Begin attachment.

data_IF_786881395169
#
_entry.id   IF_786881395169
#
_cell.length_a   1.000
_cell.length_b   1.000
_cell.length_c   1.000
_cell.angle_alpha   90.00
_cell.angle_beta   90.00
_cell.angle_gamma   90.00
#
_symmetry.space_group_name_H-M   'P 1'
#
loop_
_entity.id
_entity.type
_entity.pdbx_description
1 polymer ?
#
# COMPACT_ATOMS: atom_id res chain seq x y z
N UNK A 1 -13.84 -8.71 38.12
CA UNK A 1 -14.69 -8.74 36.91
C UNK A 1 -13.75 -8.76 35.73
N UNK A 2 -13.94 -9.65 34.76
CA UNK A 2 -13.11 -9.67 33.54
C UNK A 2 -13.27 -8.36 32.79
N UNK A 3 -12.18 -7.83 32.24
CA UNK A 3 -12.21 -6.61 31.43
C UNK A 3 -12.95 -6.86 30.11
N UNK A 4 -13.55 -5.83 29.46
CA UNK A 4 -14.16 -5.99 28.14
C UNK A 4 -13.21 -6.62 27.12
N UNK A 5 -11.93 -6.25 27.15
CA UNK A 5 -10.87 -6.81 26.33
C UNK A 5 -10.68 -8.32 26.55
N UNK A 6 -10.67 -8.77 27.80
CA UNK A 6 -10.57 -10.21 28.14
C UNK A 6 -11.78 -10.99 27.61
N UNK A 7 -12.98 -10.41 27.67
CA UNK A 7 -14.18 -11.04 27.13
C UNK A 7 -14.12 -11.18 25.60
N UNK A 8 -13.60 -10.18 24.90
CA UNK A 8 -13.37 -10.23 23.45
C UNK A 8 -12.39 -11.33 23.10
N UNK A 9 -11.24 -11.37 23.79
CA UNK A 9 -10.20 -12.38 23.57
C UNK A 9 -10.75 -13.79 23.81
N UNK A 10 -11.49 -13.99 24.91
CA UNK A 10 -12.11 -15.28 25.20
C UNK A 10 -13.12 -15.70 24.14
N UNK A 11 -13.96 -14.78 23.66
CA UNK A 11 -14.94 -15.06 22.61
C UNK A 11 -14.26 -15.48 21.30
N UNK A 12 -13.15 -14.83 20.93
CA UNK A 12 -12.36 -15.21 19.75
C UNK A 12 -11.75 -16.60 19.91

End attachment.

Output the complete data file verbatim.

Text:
data_IF_786881395169
#
_entry.id   IF_786881395169
#
_cell.length_a   1.000
_cell.length_b   1.000
_cell.length_c   1.000
_cell.angle_alpha   90.00
_cell.angle_beta   90.00
_cell.angle_gamma   90.00
#
_symmetry.space_group_name_H-M   'P 1'
#
loop_
_entity.id
_entity.type
_entity.pdbx_description
1 polymer ?
#
# COMPACT_ATOMS: atom_id res chain seq x y z
N UNK A 1 -13.84 -8.71 38.12
CA UNK A 1 -14.69 -8.74 36.91
C UNK A 1 -13.75 -8.76 35.73
N UNK A 2 -13.94 -9.65 34.76
CA UNK A 2 -13.11 -9.67 33.54
C UNK A 2 -13.27 -8.36 32.79
N UNK A 3 -12.18 -7.83 32.24
CA UNK A 3 -12.21 -6.61 31.43
C UNK A 3 -12.95 -6.86 30.11
N UNK A 4 -13.55 -5.83 29.46
CA UNK A 4 -14.16 -5.99 28.14
C UNK A 4 -13.21 -6.62 27.12
N UNK A 5 -11.93 -6.25 27.15
CA UNK A 5 -10.87 -6.81 26.33
C UNK A 5 -10.68 -8.32 26.55
N UNK A 6 -10.67 -8.77 27.80
CA UNK A 6 -10.57 -10.21 28.14
C UNK A 6 -11.78 -10.99 27.61
N UNK A 7 -12.98 -10.41 27.67
CA UNK A 7 -14.18 -11.04 27.13
C UNK A 7 -14.12 -11.18 25.60
N UNK A 8 -13.60 -10.18 24.90
CA UNK A 8 -13.37 -10.23 23.45
C UNK A 8 -12.39 -11.33 23.10
N UNK A 9 -11.24 -11.37 23.79
CA UNK A 9 -10.20 -12.38 23.57
C UNK A 9 -10.75 -13.79 23.81
N UNK A 10 -11.49 -13.99 24.91
CA UNK A 10 -12.11 -15.28 25.20
C UNK A 10 -13.12 -15.70 24.14
N UNK A 11 -13.96 -14.78 23.66
CA UNK A 11 -14.94 -15.06 22.61
C UNK A 11 -14.26 -15.48 21.30
N UNK A 12 -13.15 -14.83 20.93
CA UNK A 12 -12.36 -15.21 19.75
C UNK A 12 -11.75 -16.60 19.91